Antiochia ad Cragum

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Antiochia ad Cragum
Some ruins at Antiochia ad Cragum
Antiochia ad Cragum is located in Turkey
Antiochia ad Cragum
Shown within Turkey
Alternative nameAntiochetta, Antiocheta, Antiochia Parva, Antiocheta in Rufine
LocationAntalya Province, Turkey
Coordinates36°09′26″N 32°24′56″E / 36.15722°N 32.41556°E / 36.15722; 32.41556Coordinates: 36°09′26″N 32°24′56″E / 36.15722°N 32.41556°E / 36.15722; 32.41556
Founded170 BC
CulturesHellenistic, Roman, Armenian, Byzantine, Medieval
Site notes
Excavation dates2005-2019
ArchaeologistsMichael Hoff, Timothy Howe, Rhys Townsend, Ece Erdoğmuş, Birol Can
ConditionIn ruins
ManagementUniversity of Nebraska–Lincoln

Antiochia ad Cragum (Greek: Αντιόχεια του Κράγου) also known as Antiochetta or Latin: Antiochia Parva (meaning "Little Antiochia") is an ancient Hellenistic city on Mount Cragus overlooking the Mediterranean coast, in the region of Cilicia, in Anatolia. In modern-day Turkey the site is encompassed in the village of Güneyköy, District of Gazipaşa, Antalya Province.

The city was founded by Antiochus IV Epiphanes around 170 BC. It minted coins from the mid-first to the mid-second centuries, the last known of which were issued under Roman Emperor Valerian. The city became part of the kingdom of Lesser Armenia in the 12th century. In 1332, the Knights Hospitallers took the city, after which it was known variously as Antiochetta, Antiocheta, Antiocheta in Rufine (Papal bull of Pope John XXII), and Antiochia Parva.

Some scholars claim an identity of Antiochia ad Cragum with the city Cragus (Kragos), or although it lies more than 100 km away, with Sidyma, which some scholars assert was the Lycian Cragus (Kragos).[citation needed]

Ruins of the city remain, and include fortifications, baths, chapels, the Roman necropolis, a wine press, and the largest Roman mosaic found in Turkey.[1][2][3]

In 2018, latrine mosaics with dirty jokes about Narcissus and Ganymede were discovered in Antiochia ad Cragum.[4]


Dioecesis Orientis 400 AD

In Byzantine times, Antiochia Parva was the seat of an episcopal see of the Roman province of Isauria in the Diocese of the East. It was part of the Patriarchate of Antioch and was suffragan of the Archbishopric of Seleucia.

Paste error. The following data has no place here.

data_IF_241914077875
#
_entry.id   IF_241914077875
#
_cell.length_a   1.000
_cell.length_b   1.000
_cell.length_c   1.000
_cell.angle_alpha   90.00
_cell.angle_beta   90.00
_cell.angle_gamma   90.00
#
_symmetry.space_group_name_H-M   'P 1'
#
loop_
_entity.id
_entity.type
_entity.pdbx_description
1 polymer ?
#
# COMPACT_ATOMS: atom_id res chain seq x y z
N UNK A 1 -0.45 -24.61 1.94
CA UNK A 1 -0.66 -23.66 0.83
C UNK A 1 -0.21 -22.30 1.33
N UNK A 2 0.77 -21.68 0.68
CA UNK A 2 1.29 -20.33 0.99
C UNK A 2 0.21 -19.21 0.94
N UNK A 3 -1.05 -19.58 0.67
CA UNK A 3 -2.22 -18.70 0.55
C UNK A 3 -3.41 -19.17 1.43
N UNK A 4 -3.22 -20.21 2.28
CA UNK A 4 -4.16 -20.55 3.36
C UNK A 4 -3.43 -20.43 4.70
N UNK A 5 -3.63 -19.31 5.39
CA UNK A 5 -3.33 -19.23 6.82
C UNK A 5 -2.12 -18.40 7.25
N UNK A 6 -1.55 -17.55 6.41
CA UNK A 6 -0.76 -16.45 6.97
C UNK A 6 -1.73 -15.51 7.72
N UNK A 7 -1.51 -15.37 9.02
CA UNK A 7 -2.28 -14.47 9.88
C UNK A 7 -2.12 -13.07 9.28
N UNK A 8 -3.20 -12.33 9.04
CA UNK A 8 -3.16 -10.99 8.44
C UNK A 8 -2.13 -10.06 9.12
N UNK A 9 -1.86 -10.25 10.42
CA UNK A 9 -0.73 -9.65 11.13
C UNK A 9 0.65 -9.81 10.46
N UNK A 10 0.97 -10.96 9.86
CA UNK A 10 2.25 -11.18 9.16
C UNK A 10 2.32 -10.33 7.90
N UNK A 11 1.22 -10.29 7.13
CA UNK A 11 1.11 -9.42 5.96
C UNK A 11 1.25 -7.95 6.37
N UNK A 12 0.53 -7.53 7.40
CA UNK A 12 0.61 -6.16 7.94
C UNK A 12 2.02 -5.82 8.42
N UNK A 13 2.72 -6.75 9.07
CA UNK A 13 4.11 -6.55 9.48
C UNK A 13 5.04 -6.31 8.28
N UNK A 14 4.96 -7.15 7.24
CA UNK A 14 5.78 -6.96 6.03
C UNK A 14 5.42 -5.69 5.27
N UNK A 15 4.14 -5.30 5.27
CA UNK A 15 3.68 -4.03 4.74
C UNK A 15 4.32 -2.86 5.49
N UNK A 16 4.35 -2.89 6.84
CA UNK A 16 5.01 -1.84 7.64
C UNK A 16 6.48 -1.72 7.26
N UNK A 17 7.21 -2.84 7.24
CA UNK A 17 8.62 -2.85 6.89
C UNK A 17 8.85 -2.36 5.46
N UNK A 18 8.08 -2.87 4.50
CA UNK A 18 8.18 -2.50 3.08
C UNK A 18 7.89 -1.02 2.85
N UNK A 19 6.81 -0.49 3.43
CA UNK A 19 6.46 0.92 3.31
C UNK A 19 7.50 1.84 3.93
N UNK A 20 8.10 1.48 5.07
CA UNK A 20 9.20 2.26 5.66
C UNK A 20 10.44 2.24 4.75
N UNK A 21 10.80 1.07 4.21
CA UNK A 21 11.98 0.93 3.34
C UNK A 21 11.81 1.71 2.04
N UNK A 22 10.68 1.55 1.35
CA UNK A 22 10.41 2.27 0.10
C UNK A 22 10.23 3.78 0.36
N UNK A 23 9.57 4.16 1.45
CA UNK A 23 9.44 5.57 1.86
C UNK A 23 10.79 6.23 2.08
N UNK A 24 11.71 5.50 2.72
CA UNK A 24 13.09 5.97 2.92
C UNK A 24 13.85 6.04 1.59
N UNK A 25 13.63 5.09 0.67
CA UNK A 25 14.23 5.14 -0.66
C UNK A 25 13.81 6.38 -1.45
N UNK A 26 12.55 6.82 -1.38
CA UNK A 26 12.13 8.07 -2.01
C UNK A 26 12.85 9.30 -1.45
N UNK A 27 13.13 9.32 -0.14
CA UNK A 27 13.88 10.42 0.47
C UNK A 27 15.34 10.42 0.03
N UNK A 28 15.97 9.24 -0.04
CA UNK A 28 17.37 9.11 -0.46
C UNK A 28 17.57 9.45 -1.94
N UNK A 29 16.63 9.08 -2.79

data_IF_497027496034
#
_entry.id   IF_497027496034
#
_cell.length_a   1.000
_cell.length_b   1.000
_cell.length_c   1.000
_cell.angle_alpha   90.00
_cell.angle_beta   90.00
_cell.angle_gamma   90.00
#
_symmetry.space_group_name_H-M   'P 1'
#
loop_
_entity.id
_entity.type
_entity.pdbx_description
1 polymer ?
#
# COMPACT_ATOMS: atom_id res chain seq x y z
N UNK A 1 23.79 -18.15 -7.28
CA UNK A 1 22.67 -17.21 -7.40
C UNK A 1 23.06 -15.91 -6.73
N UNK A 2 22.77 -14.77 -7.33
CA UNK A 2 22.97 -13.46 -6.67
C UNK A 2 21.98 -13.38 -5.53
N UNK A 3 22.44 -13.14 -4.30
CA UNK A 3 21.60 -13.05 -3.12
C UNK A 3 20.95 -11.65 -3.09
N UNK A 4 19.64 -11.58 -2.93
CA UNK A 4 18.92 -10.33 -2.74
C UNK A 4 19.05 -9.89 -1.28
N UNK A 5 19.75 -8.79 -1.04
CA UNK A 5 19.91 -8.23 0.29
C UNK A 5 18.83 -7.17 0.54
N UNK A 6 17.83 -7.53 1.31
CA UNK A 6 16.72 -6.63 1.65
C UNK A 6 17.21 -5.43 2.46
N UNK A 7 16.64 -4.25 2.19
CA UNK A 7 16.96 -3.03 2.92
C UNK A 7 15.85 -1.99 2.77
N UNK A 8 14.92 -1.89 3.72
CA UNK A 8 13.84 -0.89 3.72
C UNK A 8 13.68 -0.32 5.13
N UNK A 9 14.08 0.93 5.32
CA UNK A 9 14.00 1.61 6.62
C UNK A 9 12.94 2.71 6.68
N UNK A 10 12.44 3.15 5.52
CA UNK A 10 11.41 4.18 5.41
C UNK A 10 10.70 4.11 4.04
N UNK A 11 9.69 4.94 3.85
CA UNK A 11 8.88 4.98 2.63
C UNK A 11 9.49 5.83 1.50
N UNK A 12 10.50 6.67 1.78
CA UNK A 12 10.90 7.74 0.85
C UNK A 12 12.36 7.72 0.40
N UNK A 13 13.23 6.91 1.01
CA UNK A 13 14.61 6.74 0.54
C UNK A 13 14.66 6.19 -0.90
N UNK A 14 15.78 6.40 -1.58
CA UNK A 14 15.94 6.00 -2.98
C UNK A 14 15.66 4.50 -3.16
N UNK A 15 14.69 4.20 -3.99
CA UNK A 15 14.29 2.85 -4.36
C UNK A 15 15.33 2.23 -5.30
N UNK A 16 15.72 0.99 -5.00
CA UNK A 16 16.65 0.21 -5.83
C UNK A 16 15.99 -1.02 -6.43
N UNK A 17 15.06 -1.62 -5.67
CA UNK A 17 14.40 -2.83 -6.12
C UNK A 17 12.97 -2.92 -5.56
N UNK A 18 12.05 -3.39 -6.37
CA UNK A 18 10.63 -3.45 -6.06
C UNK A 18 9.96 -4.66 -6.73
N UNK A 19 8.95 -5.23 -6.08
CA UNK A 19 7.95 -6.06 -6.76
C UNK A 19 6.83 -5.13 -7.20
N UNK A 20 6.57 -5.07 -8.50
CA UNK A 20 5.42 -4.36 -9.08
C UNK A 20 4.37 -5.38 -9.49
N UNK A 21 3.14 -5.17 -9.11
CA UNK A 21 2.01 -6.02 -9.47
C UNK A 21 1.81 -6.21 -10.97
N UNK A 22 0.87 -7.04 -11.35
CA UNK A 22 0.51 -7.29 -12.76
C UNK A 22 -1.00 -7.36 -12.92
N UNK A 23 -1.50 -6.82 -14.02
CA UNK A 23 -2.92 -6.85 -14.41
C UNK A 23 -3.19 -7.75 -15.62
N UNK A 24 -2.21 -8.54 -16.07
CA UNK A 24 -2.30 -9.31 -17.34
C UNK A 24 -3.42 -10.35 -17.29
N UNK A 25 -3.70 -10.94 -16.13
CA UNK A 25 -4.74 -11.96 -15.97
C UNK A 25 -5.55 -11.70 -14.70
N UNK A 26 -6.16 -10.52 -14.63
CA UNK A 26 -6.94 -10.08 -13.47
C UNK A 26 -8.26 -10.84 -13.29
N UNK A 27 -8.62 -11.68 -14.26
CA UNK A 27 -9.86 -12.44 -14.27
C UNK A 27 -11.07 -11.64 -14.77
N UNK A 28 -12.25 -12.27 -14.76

The five known ancient bishops of this diocese were:

The Roman Catholic Diocese of Antiochia Parva is no longer a residential bishopric. It is today listed as a suppressed and titular see of the Roman Catholic Church.[6][7] The seat is vacant since April 11, 1964. It was held previously by:

  • Jacques-Eugène Louis Ménager (June 23, 1955 – December 7, 1961)
  • André-Jean-Marie Charles de la Brousse (January 26, 1962 – April 11, 1964)[notes 1]


  1. ^ Lequien gives Bishop Theophan, episcopus Antiochiae parvae, both home to Antioch in Isauria, and namesake in Caria.[5]


  1. ^ NBC 09/21/13
  2. ^ DODD, EMLYN K. (2020). ROMAN AND LATE ANTIQUE WINE PRODUCTION IN THE EASTERN MEDITERRANEAN : a comparative ... archaeological study at antiochia ad cragum. [Place of publication not identified]: ARCHAEOPRESS. ISBN 978-1-78969-403-1. OCLC 1139263254.
  3. ^ Dodd, Emlyn (2020). "Late Roman viticulture in Rough Cilicia: an unusual wine-press at Antiochia ad Cragum". Journal of Roman Archaeology. 33: 467–482. doi:10.1017/S1047759420001129. ISSN 1047-7594.
  4. ^ "Dirty Jokes in Latrine Mosaics Entertained Ancient Romans". Live Science. 2 November 2018.
  5. ^ a b Michel Lequien, Oriens christianus in quatuor Patriarchatus digestus, Paris 1740, Vol. II, coll. 1017-1020
  6. ^ Pius Bonifacius Gams, Series episcoporum Ecclesiae Catholicae, Leipzig 1931, p. 438
  7. ^ Annuario Pontificio 2013 (Libreria Editrice Vaticana 2013 ISBN 978-88-209-9070-1), p. 834